While the federal and state governments take on some responsibility for healthy pregnancies and child development through Medicaid, the rest of the population is pretty much left to their own devices, with medical care focused almost entirely (roughly 95% in terms of expenditures) on “sickness procedures” rather than on promoting and maintaining healthy lifestyles from the beginning of life.  And waiting until people become “government wards” at the age of 65 is easily the most inefficient possible approach.

The recent introduction of legislation that would give employers tax incentives to promote the health of their employees is one example of how governments could join with private business in promoting healthy lifestyles earlier.  Rather than waiting to inherit an entire population of mostly sick people, the federal government should, ideally, by promoting research that identifies the most cost-effective approaches to promoting healthy lifestyle in young and employee populations, in order to inherent healthier seniors.

Fortunately, America has a history of public/private partnerships for the most serious challenges in the most serious situations, such as the one that created a winning military capability in WWII.  With everyone sharing in the same challenge, including sickcare providers who should be convertible to healthcare providers with the right incentives, as automobile manufacturers were converted to making tanks in WWII, a healthy lifestyles partnership among all the stakeholders in our “system” should be pursued across a lifetime health paradigm.

This is not an argument for creating a “war on sickness”, despite the popularity of having “wars” on everything that we find objectionable.  It should be quite the opposite, with a focus on the benefits of health, to individuals and the national economy, for example, rather than on the “terrors” of sickness.  But it should clearly aim for the kind of national unity around a single focus that has served us well in past wars, when they truly had to be fought.

It may well benefit from government regulations or incentives, such as outlawing trans fats, taxing unhealthy foods to enable “budget neutral subsidies of healthy foods, for example.  The full range of public and private approaches to creating an epidemic of health should be considered and pilot tested on a pragmatic level, rather than preferred and promulgated on an ideological basis. Shares in the costs of a national effort could easily be proposed based on the value derived by each set of stakeholders, for example, since all should ultimately benefit if the effort is designed well.

It may be, as many conservative/free market advocates suggest, that healthcare reform based on competing suppliers of healthcare, rather than any national, government funded and operated system of healthcare, would be the best and most likely to be adopted solution.  But regardless of whether liberal or conservative models are proposed, they should be based far more on “cradle to the grave” healthy lifestyles promotion, far more than an equal-length guarantee of somebody having to pay for unhealthy ones.

The Path Not Taken: Physicians

by Scott MacStravic

While hospitals have occasionally and partly meandered into the proactive health management (PHM), physicians have been equally tentative in their efforts.  For one thing, specialists are almost totally committed to sickness care, and the procedure-based payment systems used by third-party payors.  Of course, specialists that deal with patients with chronic diseases, such as endocrinologists with diabetic patients, and cardiologists with heart disease patients, can take on proactive disease management functions for those specific conditions, but are rarely qualified for or comfortable with managing co-morbidities common to diseases in their specialty domain, such as depression, for example.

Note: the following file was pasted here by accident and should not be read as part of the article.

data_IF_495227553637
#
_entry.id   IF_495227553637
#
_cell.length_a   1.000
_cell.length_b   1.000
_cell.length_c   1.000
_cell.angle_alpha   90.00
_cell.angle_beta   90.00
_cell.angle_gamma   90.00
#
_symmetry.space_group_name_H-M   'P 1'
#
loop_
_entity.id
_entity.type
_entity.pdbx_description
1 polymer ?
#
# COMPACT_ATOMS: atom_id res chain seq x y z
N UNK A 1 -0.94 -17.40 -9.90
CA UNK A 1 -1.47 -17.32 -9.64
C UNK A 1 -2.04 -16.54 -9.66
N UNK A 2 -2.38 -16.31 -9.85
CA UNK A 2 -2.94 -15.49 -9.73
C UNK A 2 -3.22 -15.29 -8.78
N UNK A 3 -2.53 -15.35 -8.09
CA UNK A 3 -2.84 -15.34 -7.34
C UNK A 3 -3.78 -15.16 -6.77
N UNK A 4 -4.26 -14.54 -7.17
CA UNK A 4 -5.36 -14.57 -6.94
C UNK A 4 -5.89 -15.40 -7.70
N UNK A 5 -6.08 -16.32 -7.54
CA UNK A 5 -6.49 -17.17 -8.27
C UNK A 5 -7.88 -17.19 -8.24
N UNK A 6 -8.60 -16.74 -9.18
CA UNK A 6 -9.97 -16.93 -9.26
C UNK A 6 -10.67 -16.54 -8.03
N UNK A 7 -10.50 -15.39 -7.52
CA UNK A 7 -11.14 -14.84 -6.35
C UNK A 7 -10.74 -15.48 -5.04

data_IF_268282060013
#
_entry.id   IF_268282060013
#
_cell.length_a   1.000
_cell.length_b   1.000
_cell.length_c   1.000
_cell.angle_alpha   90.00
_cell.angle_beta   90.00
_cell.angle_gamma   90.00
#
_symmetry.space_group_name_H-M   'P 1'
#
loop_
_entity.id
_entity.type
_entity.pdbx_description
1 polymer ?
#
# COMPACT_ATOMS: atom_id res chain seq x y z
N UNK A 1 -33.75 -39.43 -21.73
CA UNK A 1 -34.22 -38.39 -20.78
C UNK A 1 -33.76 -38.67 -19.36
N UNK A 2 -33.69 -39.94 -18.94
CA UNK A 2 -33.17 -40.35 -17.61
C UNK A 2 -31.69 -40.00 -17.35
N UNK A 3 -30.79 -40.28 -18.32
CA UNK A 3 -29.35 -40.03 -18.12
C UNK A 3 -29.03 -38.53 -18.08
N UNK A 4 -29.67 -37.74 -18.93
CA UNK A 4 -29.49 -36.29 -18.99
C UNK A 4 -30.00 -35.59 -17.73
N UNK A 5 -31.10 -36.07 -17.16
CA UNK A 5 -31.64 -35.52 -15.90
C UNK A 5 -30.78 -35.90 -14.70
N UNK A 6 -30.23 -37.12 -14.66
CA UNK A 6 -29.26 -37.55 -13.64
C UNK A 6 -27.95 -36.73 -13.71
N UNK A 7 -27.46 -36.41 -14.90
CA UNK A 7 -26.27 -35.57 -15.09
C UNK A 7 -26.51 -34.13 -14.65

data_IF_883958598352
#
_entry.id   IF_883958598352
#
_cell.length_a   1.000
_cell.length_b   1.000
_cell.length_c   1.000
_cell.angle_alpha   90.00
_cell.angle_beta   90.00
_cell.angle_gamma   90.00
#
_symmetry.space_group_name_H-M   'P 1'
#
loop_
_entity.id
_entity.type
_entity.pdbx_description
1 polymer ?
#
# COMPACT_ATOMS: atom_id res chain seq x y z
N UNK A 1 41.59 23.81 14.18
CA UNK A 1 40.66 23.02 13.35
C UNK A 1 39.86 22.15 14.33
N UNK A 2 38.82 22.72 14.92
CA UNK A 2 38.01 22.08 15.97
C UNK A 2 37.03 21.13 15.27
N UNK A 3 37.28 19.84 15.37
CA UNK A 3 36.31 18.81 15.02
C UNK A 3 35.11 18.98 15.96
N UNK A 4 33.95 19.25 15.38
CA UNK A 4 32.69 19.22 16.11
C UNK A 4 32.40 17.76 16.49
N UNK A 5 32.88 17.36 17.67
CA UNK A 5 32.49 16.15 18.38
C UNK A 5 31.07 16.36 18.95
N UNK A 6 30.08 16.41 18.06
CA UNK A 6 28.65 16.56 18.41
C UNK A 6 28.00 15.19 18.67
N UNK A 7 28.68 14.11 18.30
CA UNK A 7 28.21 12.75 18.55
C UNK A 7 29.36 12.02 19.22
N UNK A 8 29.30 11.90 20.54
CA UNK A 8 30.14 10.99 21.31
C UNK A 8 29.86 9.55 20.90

Primary physicians, including family practitioners, general internists, pediatricians, geriatricians, and even obstetrician/gynecologists who serve as primary physician for women in many cases, are the most likely to engage in PHM.  Unfortunately, taking on PHM challenges and managing patients’ health problems and risks proactively falls mainly in the category of “cognitive services” which are notoriously uncovered or poorly compensated by third-party payers.

When the Family Physicians of Western Colorado, a group in Grand Junction, CO adopted the Chronic Care Model for its diabetic patients, it was able to keep its PHM costs down to $114 per patient per year.  And it was getting $120 per patient per year for the program from its major payor, along with a grant to cover the additional record keeping required.  Unfortunately, it applied the program to all its diabetic patients, and less than half were members of the HMO that was the only one paying for it, so it ended up losing over $25,000 a year thereby.  It chose to continue the program, anyway, given the significant benefits it delivers to patients, but losing money is not popular among physicians. [P. Mohler & N. Mohler “Improving Chronic Illness Care in a Private Practice” Family Practice Management 12:10 Nov/Dec 2005 50-56]

Medicare/Medicaid , insurers and employers are gradually investing in PHM for their beneficiaries, members and employees.  But CMS and commercial insurers look primarily at reductions in sickness care use by chronic disease patients, and only those that occur in the same year as their PHM investments as desired outcomes from PHM.  These short-term savings come mainly from only a small portion of patients, and represent losses of sickness care revenue to the same physicians, so are not usually seen as particularly attractive by those physicians.